Best Summer Blooming Perennials

By Chris Edmunds

 
Here are a few of our proven perennials for high-performance summer blooming.
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Perennials are plants you can count on, popping up every season, year after year. These plants have to be able to endure a lot to make it to the next year, though. In our neck of the woods, they can see everything from scorching summers, to harsh winds, to winters that wreak havoc due to variable temperatures causing soil to freeze/thaw/freeze/thaw. At Kaw Valley, we do our best to choose varieties that add charm to your yard and have the best chance to survive everything our weather throws at them. To help you pick easy growing plants that are well-suited to perform excellently in our area, we’ve created a list. We call it the Kaw Valley Favorites. Here are a few of our proven perennials for high-performance summer blooming:

Catnip.jpgCatmint

Catmint is the pet-friendly partner plant of Catnip. With the same aphrodisiac qualities as its cousin, it is a proven winner for gardeners with cats. These perennials feature bright, colorful spikes of fragrant, purple flowers. They are heat and drought tolerant and adored by butterflies and hummingbirds alike. Best of all, they have a very long season of bloom during the summer compared to most perennials that have a more limited season of bloom.

For a taller, fuller-figured option, we love Walker’s Low. For a more compact option, we love Junior Walker. Both provide multitudes of lavender hued flowers. Plant them in partial to full sun, to enjoy their blooms right until September. Catmint is drought-tolerant compared to many other perennials and no dead-heading is needed.

Butterfly Bush

wisteria lane.jpgButterfly Bushes are superb shrubs, bursting with color and personality. Of course, as the name implies, they’re also a #1 hit with butterflies. They produce stunning spikes of colorful blooms. Their blooms produce a sweet honey aroma that is popular with hummingbirds, too. The sweet smell is disliked by deer and rabbits though, so you could possibly see less of these grazers in your yard.

For an unusual one, Wisteria Lane offers pale lavender flowers and silvery green foliage. It gets its name from its weeping habit, that is somewhat similar looking to wisteria. Buzz Hot Raspberry is a bright-blooming dwarf variety. It produces brilliant reddish-toned, violet blooms on well-branched, bushy plants that get about 4’ tall after the first year. Give them full to partial sun and well-draining soil. Water occasionally, as needed, but do not fertilize too often. Too much fertilizer and Butterfly Bushes will just disappoint with an increase in foliage growth and less blooms. These are also very drought tolerant compared to other varieties.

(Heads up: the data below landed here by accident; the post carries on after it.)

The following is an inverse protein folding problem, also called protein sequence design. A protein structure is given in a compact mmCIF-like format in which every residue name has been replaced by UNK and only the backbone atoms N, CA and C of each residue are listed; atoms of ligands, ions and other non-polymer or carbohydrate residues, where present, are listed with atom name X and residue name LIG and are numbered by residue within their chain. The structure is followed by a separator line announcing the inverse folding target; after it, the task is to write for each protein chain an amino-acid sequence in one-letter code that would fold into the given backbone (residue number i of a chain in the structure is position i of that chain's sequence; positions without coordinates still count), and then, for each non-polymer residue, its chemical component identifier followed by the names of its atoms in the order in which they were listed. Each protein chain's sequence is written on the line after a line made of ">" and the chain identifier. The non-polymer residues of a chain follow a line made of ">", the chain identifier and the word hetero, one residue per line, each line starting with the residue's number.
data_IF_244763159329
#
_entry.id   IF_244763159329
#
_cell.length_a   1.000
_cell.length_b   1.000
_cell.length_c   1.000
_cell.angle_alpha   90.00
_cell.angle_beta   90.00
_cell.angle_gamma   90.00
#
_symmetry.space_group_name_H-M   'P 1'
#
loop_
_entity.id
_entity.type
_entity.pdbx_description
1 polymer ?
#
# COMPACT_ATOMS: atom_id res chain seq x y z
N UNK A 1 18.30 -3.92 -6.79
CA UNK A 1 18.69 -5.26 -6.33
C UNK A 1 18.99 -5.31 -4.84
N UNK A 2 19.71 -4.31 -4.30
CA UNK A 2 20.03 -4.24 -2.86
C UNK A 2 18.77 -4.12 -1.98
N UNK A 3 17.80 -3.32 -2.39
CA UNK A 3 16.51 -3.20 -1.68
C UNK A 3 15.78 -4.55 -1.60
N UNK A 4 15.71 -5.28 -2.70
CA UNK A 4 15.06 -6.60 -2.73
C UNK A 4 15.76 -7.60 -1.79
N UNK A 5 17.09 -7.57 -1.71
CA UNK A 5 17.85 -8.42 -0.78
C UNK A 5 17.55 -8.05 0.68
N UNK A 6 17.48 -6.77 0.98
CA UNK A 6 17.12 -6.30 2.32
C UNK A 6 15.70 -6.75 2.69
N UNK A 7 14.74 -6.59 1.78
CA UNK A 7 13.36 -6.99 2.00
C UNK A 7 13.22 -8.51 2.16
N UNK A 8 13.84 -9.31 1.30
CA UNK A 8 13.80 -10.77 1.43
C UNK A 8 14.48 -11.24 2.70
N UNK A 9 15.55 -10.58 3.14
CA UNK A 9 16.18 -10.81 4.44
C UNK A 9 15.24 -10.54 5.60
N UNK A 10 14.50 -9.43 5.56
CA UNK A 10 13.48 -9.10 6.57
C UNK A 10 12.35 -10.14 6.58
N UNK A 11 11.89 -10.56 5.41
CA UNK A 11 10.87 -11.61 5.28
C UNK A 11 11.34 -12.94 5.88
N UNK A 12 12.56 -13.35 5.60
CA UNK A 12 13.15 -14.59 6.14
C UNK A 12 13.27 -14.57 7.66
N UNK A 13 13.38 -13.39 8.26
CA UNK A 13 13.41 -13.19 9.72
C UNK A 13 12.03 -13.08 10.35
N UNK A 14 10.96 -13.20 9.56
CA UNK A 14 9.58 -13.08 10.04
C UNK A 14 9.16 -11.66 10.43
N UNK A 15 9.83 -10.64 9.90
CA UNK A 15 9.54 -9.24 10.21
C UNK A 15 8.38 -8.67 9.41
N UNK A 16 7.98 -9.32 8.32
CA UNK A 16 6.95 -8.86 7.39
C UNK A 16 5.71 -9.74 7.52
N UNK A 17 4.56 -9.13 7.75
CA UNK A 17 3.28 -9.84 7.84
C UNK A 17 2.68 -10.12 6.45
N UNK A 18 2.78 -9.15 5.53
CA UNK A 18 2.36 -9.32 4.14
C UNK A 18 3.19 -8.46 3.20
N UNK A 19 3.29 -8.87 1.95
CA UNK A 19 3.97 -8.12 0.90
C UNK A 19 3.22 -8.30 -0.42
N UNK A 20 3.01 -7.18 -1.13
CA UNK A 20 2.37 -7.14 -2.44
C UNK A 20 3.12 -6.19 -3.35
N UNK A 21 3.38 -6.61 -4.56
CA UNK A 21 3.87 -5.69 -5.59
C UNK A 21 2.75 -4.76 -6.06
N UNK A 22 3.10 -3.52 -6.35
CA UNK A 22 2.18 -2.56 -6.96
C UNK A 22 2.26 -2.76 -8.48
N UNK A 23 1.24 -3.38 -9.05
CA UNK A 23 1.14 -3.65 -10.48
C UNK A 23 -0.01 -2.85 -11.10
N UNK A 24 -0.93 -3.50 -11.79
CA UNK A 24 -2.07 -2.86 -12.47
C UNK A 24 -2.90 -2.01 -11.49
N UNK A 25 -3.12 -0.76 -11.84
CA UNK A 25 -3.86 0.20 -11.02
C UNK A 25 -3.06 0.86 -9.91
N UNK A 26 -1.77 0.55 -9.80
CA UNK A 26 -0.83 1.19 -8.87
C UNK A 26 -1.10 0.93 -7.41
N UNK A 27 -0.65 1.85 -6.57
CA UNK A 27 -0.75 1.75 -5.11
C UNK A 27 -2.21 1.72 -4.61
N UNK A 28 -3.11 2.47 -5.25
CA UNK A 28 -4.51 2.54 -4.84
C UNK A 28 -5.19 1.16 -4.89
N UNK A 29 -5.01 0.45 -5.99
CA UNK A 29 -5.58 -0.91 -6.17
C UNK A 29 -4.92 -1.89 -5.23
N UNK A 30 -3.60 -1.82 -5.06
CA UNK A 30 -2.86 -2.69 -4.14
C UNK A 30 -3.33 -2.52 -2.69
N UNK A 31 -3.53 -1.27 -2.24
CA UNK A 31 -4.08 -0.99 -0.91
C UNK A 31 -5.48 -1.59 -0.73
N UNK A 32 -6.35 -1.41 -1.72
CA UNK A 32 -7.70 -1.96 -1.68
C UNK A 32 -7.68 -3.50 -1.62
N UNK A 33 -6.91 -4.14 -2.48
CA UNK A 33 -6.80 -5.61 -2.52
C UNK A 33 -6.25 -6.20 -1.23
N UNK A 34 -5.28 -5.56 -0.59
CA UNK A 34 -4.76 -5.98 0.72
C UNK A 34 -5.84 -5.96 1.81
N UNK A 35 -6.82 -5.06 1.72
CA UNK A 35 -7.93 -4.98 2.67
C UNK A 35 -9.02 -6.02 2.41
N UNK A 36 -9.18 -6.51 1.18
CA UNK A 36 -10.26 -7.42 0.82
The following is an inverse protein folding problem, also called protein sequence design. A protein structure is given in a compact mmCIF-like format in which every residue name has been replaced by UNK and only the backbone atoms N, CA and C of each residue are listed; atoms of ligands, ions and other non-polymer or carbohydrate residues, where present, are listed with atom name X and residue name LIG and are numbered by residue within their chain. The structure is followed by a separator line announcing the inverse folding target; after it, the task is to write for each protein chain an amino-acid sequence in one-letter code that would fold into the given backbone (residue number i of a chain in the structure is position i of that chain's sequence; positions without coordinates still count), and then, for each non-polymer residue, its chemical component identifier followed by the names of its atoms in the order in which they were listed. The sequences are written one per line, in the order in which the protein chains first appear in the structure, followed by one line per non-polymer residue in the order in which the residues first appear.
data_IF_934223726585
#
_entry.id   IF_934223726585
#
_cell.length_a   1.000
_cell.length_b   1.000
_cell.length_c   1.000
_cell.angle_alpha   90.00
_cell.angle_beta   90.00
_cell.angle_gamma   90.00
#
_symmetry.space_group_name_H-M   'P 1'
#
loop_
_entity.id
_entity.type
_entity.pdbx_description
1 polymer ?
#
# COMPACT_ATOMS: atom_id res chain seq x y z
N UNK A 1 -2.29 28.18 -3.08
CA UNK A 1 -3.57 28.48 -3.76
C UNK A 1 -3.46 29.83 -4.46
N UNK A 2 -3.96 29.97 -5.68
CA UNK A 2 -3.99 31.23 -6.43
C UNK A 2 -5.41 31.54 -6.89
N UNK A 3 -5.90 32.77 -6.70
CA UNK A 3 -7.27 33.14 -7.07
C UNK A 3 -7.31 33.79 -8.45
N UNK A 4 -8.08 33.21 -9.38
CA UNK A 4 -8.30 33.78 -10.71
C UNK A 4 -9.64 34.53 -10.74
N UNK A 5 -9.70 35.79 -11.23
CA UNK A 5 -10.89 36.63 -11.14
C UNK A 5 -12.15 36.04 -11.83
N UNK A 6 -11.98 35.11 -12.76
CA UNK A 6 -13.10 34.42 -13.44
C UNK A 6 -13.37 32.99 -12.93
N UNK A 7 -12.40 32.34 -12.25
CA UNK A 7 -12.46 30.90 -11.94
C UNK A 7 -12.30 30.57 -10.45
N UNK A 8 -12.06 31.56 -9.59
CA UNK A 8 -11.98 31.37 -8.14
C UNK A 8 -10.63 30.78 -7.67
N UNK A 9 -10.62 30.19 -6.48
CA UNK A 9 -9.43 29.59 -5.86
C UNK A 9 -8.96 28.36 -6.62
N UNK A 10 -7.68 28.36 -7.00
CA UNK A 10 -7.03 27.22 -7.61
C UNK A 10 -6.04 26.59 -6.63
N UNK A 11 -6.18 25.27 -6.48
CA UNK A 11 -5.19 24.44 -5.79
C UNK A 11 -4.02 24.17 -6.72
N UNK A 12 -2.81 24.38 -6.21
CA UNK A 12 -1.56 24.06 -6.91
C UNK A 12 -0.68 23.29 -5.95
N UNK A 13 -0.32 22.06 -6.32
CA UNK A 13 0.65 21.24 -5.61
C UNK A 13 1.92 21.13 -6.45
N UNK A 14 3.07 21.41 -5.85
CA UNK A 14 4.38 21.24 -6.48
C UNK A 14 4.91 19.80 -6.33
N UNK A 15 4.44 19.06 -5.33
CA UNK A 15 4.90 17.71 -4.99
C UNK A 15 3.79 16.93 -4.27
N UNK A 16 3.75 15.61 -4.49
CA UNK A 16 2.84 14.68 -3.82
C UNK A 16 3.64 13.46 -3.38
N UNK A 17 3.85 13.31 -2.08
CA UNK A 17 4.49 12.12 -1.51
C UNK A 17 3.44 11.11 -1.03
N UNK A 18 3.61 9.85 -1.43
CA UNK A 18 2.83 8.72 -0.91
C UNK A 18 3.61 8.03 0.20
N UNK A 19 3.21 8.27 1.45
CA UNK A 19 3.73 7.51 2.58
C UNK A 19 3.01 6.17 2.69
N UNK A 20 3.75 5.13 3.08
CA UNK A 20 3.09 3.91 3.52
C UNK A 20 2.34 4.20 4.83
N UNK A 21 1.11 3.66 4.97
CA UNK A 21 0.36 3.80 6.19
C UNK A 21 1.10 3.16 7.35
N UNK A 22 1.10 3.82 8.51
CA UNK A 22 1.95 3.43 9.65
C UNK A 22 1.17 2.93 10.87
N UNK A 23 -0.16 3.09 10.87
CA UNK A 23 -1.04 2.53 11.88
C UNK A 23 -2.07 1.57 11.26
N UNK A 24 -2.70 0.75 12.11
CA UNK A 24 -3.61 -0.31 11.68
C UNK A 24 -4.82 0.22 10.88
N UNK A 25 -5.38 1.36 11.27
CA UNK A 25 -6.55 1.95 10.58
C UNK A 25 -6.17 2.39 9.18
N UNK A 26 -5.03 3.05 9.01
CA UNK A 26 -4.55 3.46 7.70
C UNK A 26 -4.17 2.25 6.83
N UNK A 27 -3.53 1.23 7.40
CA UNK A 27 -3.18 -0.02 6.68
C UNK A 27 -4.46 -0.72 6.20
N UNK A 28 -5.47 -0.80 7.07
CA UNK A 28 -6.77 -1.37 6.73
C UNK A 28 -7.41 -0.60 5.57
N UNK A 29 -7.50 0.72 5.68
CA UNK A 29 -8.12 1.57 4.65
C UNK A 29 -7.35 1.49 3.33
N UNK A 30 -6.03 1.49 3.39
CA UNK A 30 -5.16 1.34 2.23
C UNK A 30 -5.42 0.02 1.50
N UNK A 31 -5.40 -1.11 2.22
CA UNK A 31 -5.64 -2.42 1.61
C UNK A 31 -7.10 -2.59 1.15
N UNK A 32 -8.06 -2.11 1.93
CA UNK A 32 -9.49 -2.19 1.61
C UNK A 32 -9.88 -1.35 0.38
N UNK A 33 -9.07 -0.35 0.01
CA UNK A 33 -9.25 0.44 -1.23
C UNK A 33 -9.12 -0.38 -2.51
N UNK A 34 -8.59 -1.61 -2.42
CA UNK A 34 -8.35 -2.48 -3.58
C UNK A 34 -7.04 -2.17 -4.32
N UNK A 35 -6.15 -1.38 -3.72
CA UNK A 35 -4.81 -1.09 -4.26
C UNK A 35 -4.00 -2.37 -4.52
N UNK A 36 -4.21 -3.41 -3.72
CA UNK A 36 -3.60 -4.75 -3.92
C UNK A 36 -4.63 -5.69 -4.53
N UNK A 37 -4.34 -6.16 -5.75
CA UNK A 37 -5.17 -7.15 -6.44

Coneflower

Echinacea purpurea, commonly known as Purple Coneflower are North American natives that, being a part of our ecosystem, means butterflies and birds know and love them. They are heat, drought, and deer tolerant. These perennials will give you unique and colorful blooms to add a wild quality to your garden.

 There are many new varieties on the market, but we have found that many of them are not very reliable, especially some of the newer yellow, oranges and red-flowered ones.

coneflower.jpgHowever, there are two varieties we can give a whole-hearted endorsement for. For the classic purple coneflower, we recommend Echinacea Magnus. This variety is so reliable, it won the 1998 Perennial Plant of the year! It has more horizontal petals, compared to our native variety which has more drooping petals, and also has deeper purple flowers. The plants are sturdy, spread to make a nice clump, and provide many years of flowering.

For those who just love those new warm colors, we actually found one that over-winters well, and it is a show-stopper! Echinacea Hot Papaya features bright reddish-orange blooms with pom-pom cones and falling tails. The plants are bushy and about 2’ tall with plenty of knock-out gorgeous blooms.

Plant Coneflowers in full to partial sun. Water occasionally and deadhead spent flowers throughout the season to prolong blooming. After the season, though, leave the spent seed heads as a tasty treat for birds. We carry a few other varieties but have not found them to be quite as reliable as these two.

We highly recommend placing several inches of mulch over the root zone of your perennials to help them survive the up and down temperatures of our winters. This will also help retain moisture in the soil throughout the year.

With these pretty perennials, you will have an eye-catching garden all summer long. Low-maintenance and happily hardy, you won’t have to worry about them making it through the winter to pop up next year.

 

 
 

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